What the Global Semiconductor Shortage Teaches Us About the Future of Supply Chain Management

From a lack of milkshakes in McDonald’s stores across the UK to difficulties sourcing glass bottles for U.S. distilleries, supply chain disruptions have impacted countless businesses this year. But one shortfall, in particular, has created widespread problems: the global semiconductor shortage.

An analysis by Goldman Sachs found that 169 industries have been impacted by the semiconductor shortage in one way or another. Carmakers, medical device manufacturers, soap producers, and even companies that create ready-to-mix concrete are among those hit by the shortage, which doesn’t show signs of easing any time soon. And while few could have predicted the snowball effect of geopolitical conflicts, factory fires, and transportation delays that contributed to the massive scope of this problem, there were steps that companies could have taken to minimize the effect it had on their businesses.

Here are a few key lessons that companies can take away from the semiconductor shortage to build more resilient supply chains moving forward.

Lesson #1: Don’t underestimate demand

In the automotive industry, in particular, one fatal miscalculation cost companies dearly. When the pandemic hit, many assumed that consumer demand for cars would decrease. After all, few were traveling or driving to work anymore. As a result, carmakers called their suppliers to cancel orders of parts and materials, including the semiconductors that have become increasingly integral to the industry as vehicles have grown more reliant on technology.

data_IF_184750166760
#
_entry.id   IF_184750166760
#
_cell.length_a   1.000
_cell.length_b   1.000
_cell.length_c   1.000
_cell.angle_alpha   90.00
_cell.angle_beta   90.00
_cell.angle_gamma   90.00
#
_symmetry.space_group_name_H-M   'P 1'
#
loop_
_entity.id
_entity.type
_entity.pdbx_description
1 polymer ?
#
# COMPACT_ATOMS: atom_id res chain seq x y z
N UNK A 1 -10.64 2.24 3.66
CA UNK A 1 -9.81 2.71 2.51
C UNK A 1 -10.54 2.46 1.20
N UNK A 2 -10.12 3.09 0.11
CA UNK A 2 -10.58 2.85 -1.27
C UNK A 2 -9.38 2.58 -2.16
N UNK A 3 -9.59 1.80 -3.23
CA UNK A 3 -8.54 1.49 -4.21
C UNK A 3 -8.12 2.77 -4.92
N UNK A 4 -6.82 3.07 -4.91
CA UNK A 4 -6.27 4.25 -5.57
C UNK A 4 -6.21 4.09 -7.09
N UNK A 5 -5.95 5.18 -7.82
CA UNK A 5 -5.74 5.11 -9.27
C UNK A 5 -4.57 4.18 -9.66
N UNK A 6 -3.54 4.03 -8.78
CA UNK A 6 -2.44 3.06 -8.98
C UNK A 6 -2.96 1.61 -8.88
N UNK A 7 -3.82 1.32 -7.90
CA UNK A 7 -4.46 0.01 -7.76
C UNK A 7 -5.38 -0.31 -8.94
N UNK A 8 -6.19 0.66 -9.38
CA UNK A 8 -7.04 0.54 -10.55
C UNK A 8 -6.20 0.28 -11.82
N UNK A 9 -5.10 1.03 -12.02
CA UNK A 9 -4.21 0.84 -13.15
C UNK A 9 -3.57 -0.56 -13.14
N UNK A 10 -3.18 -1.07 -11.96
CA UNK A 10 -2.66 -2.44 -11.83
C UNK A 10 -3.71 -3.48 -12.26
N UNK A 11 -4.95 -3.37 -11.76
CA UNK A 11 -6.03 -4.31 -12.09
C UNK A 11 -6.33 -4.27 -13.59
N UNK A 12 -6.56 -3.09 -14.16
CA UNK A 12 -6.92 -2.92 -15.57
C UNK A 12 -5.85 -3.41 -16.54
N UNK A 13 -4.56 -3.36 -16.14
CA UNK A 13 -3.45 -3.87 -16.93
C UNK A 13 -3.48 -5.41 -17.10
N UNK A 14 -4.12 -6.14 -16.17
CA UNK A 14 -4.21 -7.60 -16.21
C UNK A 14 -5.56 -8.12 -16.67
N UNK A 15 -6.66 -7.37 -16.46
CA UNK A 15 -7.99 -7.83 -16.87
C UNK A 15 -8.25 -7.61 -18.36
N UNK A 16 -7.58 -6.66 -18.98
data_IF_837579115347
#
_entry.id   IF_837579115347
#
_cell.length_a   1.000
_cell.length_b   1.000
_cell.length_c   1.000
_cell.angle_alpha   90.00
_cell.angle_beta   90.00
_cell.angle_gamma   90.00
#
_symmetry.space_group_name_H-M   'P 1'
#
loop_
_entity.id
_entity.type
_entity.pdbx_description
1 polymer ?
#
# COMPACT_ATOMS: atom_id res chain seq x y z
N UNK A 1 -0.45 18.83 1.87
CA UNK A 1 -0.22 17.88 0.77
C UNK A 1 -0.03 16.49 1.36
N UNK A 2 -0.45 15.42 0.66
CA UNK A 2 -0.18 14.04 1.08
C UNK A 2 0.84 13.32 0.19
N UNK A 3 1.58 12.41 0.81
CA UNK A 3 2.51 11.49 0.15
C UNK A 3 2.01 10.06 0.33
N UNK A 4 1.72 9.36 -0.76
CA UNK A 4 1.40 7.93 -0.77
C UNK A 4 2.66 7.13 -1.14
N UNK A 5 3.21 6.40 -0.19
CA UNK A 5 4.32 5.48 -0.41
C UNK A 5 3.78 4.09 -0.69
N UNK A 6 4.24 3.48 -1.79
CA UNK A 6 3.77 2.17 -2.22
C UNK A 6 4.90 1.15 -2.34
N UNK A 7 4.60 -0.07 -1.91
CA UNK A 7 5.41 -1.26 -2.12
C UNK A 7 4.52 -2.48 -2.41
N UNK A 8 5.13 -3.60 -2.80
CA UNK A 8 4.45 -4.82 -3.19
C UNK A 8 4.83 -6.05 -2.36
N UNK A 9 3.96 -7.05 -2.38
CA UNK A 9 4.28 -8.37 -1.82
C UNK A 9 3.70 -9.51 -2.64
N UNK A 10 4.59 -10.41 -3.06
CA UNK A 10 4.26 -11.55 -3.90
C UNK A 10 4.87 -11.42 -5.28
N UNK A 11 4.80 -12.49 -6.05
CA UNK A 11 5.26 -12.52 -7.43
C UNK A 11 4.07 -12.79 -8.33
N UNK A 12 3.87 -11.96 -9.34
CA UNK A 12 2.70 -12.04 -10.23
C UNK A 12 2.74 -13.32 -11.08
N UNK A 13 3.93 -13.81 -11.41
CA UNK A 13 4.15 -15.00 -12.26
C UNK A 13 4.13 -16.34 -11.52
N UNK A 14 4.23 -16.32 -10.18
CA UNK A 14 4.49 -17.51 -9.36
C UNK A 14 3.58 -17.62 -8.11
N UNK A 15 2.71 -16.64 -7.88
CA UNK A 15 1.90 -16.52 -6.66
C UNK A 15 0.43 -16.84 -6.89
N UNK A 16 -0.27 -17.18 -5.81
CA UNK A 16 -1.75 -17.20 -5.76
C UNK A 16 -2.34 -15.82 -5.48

That assumption proved false. Consumer appetite for cars actually increased in Q4 of 2020 compared to sales numbers from the same period in 2019, leaving carmakers scrambling to get back in gear to meet this unexpected demand. Unfortunately, their semiconductor suppliers had already committed to producing chips for the consumer technology industry, which was booming in the new work-and-learn-from-home landscape, leaving automakers empty-handed.

While an unprecedented situation like the pandemic makes some leaps in deduction necessary, making decisions based on gut instinct alone can be dangerous. Leveraging historical data whenever possible to anticipate surges and track trends can help shippers gain visibility and avoid too many nasty surprises.

Lesson #2: Prioritize flexibility

Two of the key factors making the semiconductor shortage so damaging to businesses are that the more advanced chips can take up to six months to create and, in some cases, have no possible substitute. That means there’s not a lot that companies can do to pivot production until the shortfall clears up—but there are other ways they could have built flexibility into their supply chain to minimize the fallout.

For one, balancing the desire to operate cheap and lean with a more cautious approach to managing supply chain risk could have put companies in a better position to weather temporary shortages. Short-term savings can be alluring, but the long-term costs of leaving your supply chain vulnerable can be devastating.

On the transportation side, with the container shop logjam creating capacity constraints and delays, having backup plans in place could have gone a long way. By forging relationships with a variety of carriers early, for instance, shippers would have been better positioned to find alternative modes and routes when the ports became impassible—before all their competitors picked up the phone and caused rates to skyrocket.

While there are many more lessons that will be learned from this shortage and others like it, one thing is clear: in an age of disruption, flexibility and visibility are non-negotiable elements of effective supply chain management.

Find out how CTSI-Global can help you achieve them by contacting us today.

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